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A review of facial protective equipment use in sport and the impact on injury incidence

  • Author Footnotes
    1 Tel.: +44 0161 247 5540.
    Timothy Farrington
    Footnotes
    1 Tel.: +44 0161 247 5540.
    Affiliations
    Department of Exercise and Sport Science/Institute for Performance Research, Manchester Metropolitan University, Crewe Green Rd, Crewe, Cheshire CW1 5DU, United Kingdom
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  • Author Footnotes
    2 Tel.: +44 0161 247 5594.
    Gladys Onambele-Pearson
    Footnotes
    2 Tel.: +44 0161 247 5594.
    Affiliations
    Department of Exercise and Sport Science/Institute for Performance Research, Manchester Metropolitan University, Crewe Green Rd, Crewe, Cheshire CW1 5DU, United Kingdom
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  • Author Footnotes
    3 Tel.: +44 0161 247 3345.
    Rebecca L. Taylor
    Footnotes
    3 Tel.: +44 0161 247 3345.
    Affiliations
    School of Healthcare Science, Faculty of Science and Engineering, Manchester Metropolitan University, Chester Street, Manchester M1 5GD, United Kingdom
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  • Author Footnotes
    4 Tel.: +44 01905 733020.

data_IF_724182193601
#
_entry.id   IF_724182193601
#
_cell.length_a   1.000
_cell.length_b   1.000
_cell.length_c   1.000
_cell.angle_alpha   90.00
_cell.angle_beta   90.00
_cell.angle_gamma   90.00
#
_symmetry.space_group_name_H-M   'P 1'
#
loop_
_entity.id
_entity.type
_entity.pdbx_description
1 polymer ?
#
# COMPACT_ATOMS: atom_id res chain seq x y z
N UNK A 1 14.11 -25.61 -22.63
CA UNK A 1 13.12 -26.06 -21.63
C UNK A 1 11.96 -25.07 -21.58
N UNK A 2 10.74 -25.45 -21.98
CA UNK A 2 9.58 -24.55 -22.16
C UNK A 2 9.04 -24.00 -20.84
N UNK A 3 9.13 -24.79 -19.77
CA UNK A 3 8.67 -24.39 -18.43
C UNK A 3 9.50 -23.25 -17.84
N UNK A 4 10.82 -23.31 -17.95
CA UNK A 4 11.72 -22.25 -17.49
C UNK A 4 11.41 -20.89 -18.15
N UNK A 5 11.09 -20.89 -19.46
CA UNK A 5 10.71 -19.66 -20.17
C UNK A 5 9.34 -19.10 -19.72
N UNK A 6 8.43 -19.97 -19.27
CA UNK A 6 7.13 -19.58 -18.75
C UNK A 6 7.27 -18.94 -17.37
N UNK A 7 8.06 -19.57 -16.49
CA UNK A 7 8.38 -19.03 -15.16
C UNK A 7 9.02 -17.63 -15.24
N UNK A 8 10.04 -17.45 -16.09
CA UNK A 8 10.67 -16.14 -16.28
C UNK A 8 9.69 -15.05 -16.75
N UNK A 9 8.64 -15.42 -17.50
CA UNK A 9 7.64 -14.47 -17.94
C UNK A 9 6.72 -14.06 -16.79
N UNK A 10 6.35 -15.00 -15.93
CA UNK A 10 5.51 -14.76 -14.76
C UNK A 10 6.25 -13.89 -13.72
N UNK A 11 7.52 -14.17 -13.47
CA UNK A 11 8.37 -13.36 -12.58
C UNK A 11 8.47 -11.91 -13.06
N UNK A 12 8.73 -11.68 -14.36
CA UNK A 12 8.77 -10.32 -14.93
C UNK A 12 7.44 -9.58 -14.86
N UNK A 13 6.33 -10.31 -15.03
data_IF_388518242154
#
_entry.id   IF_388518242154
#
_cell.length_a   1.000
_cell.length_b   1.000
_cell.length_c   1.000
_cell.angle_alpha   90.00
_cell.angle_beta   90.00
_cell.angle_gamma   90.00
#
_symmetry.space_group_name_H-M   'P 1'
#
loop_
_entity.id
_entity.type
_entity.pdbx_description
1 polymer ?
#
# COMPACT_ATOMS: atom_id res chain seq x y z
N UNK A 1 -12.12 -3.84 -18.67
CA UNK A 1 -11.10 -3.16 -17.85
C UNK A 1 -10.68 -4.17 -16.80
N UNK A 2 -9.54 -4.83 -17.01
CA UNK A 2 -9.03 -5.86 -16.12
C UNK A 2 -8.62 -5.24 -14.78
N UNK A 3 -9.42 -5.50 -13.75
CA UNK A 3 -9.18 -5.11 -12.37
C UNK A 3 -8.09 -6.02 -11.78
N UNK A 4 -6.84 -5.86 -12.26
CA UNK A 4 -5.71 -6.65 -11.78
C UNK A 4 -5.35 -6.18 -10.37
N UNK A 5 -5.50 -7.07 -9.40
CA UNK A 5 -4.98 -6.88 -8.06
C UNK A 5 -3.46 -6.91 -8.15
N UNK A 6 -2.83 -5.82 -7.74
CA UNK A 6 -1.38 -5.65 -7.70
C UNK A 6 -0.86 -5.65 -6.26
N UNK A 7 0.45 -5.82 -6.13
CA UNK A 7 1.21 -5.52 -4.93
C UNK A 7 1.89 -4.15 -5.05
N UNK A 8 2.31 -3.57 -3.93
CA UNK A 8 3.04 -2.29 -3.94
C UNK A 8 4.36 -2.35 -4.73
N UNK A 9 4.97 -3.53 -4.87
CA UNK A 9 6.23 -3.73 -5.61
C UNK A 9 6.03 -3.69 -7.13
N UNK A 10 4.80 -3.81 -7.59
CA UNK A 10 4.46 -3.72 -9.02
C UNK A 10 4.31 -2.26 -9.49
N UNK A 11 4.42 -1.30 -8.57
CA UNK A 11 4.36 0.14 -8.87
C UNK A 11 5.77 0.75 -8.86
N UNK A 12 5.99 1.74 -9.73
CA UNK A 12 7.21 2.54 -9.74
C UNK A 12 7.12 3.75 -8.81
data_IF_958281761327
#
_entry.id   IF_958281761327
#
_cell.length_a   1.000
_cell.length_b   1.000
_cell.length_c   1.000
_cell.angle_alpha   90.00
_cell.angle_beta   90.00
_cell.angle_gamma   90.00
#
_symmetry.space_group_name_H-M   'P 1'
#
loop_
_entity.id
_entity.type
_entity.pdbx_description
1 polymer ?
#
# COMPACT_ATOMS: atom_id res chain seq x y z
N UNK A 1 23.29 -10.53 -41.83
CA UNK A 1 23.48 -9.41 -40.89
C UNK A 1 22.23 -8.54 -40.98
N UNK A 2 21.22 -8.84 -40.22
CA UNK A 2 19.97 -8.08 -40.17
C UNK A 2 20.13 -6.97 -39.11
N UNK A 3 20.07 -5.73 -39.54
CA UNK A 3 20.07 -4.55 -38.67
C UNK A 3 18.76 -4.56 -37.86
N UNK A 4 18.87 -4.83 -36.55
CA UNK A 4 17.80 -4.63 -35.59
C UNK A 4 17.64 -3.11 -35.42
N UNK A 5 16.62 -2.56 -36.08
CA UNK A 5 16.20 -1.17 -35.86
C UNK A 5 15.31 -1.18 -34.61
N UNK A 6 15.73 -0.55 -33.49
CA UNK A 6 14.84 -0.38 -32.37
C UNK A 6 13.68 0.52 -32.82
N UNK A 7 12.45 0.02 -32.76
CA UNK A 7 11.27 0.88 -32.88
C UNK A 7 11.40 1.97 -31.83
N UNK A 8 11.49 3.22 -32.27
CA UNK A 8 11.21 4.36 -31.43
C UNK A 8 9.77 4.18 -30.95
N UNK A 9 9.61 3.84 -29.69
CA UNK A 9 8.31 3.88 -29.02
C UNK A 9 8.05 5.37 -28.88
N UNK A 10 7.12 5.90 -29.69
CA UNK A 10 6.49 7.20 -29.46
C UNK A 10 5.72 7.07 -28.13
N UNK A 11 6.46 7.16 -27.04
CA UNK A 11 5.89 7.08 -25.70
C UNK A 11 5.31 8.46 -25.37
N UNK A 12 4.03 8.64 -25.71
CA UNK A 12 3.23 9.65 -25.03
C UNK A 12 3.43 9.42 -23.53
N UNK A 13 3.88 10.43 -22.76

Philip Earl
    Footnotes
    4 Tel.: +44 01905 733020.
    Affiliations
    Worcestershire Royal Hospital, Charles Hastings Way, Worcester, Worcestershire WR5 1DD, United Kingdom
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  • Keith Winwood
    Correspondence
    Corresponding author. Tel.: +44 0161 247 5540.
    Affiliations
    Department of Exercise and Sport Science/Institute for Performance Research, Manchester Metropolitan University, Crewe Green Rd, Crewe, Cheshire CW1 5DU, United Kingdom
    Search for articles by this author
  • Author Footnotes
    1 Tel.: +44 0161 247 5540.
    2 Tel.: +44 0161 247 5594.
    3 Tel.: +44 0161 247 3345.
    4 Tel.: +44 01905 733020.
Published:February 04, 2011DOI:https://doi.org/10.1016/j.bjoms.2010.11.020

      Abstract

      Sporting activities have an inherent risk of facial injury from traumatic impacts from fellow competitors, projectiles, and collisions with posts or the ground. This retrospective review systematically describes the interplay between the type of sport (including the level at which specific sports are played), the sex of the players and their musculoskeletal characteristics, the technology behind the materials used, the protective devices commonly used, the anatomical site, and the regularity of incidence of fractures. We describe how variations in sporting activities induce different orofacial fracture patterns, and critically consider the methods used to test protective headgear against more contemporary techniques. Facial injuries can have a profound psychological effect on those injured, can take a long time to heal, and have been known to end promising careers. Use of properly fitted protective head or facial equipment could reduce the number of facial fractures commonly seen in sports. We recommend that individual sports should have full risk assessments, and that mandatory standards should be agreed about protective devices that would be appropriate.

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